Now that you have identified what jobs you want to go after, it’s time to start your job search and get the job you want! In addition to applying for jobs, you’ll want to start networking with people who work at the companies you want to work for. You can find these people by becoming an expert networker on LinkedIn. So once you actually line up an informational interview with a contact, what’s next? Now’s the fun part – here’s how to rock your informational interview and make a positive impression with your contact.
1. Define your objective – what do you want to learn from this person? Ultimately you are trying to decide if this company (and the position) is a good fit for you. But you only have limited time during your informational interview, so make sure to prioritize what you really want to learn. Is it learning about the culture, the major initiatives the company is undertaking, the people, or the company strategy? What you can learn from the person will also depend on how long they’ve been at the company, how connected they are to the department or function you’re interested in, and how senior they are.
2. Prepare, prepare, prepare! Don’t ask questions you can find the answers to online. Use resources like the company website, their annual report, press releases and major news stories to gain a basic understanding of what the company does, its major products/services, and big initiatives that the company has recently undertaken. You don’t need to come across as an expert on the company, but you shouldn’t be asking your interviewer “what does Acme Corporation do?” And of course, you’ll want to have your elevator pitch perfected, and be able to talk about why you’re interested in learning more about your contact’s employer.
3. Coffee, anyone? Meet in-person with your contact, if possible. This may not always be feasible, for instance, if you’re looking for a job in a different state. But in-person meetings are always better than phone calls, as you’ll be able to establish a personal rapport with your contact. This personal rapport you build can go a long way towards that person wanting to help you further in your job search. Meredith Lepore at Levo League offers valuable advice about how to pick a great meeting spot for networking.
4. Dress appropriately – one level up from how your contact will dress. It’s important to understand the dress code at the company you’re interested in, because many companies are different. If you are meeting a director from a bank or financial services firm, chances are they will be wearing business casual, or possibly even a suit. While if you’re meeting with an acquaintance who works in tech, they are likely wearing jeans and a collared shirt, or even a t-shirt. If you look the part, your contact is more likely to see you as a possible fit at their company. On the flip side, if you don’t look the part, you’ll seem like a mismatch.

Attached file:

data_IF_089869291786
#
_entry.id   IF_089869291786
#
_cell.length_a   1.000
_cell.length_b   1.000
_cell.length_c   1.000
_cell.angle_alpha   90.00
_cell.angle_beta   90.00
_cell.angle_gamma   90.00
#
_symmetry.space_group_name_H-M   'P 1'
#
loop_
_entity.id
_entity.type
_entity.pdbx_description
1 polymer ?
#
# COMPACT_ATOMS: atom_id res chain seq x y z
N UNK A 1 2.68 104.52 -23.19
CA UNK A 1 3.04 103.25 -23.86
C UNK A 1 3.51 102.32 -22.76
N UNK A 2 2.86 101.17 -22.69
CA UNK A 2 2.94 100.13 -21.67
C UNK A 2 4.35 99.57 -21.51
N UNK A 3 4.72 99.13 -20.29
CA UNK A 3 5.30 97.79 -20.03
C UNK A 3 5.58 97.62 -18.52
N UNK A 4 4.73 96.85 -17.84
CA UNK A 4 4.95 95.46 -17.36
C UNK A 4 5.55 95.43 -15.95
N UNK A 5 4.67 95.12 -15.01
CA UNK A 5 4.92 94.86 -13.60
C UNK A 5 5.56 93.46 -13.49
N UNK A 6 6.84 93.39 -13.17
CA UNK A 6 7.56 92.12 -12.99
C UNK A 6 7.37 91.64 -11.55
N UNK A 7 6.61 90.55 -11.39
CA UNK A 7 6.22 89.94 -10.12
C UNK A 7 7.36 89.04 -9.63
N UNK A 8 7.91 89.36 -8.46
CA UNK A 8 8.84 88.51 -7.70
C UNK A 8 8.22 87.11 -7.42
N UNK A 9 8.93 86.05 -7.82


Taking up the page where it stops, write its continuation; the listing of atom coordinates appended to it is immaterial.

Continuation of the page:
5. Show your engagement and excitement in the informational interview. Even if you don’t really know yet if you want to work for this company, you want to come across like you’re really interested. Be a good listener and show your excitement about what your contact is saying about the company and the position. Repeat some of their anecdotes back to them and throw in an example of how your experience would make you a good match. For example – “I’m really excited about how Acme enables their employees to spend 40 hours a year volunteering for charities. I actively volunteer for Habitat for Humanity and Reading to Kids, so a company that prioritizes giving back to the community is important to me.” Be positive, friendly and likable – it’s one of the most important criteria employers evaluate when deciding who to interview hire.
6. Take lots of notes. It’s completely acceptable for you to take notes in an informational interview – in fact, it’s expected. I prefer the old-school professional binder (go for the leather-wrapped ones sold by your university) to take notes with, but you may prefer to take notes on your iPad. Your contact will be giving you lots of valuable information, and you want to make sure you capture it all. After the interview, take a few minutes to go through your notes and organize them while the conversation is fresh in your mind. These notes will help you write a thank you note, and they can also be extremely helpful if you end up interviewing with the company, or even for future informational interviews with other employees of the company.
7. Be mindful and grateful. Your contact is doing you a favor. They have no obligation to help you, but they’re doing it because they like helping other people, and because at some point in their career they were in your shoes. Be mindful of their time – ask them before the interview how much time they have to speak with you, and at some point during the meeting, call out the time and ask them how much time they have left. And of course, be grateful and thankful to your contact – thank them at the beginning of your meeting, at the end of your meeting, and one more time via a thank you email, which you should send that same day. Trish Freshwater wrote an excellent piece on The Value of Thank You in Dan Schawbel’s Student Branding Blog. Tell them that you’d be happy to reciprocate and help them in any way you can, either now or in the future.
As YouTern and Glassdoor point out in Why (and How) Personal Connections Get You Hired, over half of employees find their job through a friend, family member or contact in their social network. So what are you waiting for? Get out there and start setting up informational interviews – you’ll find that if you do it the right way, not only can it help you accelerate your job search, but it can be quite an enjoyable and fulfilling experience.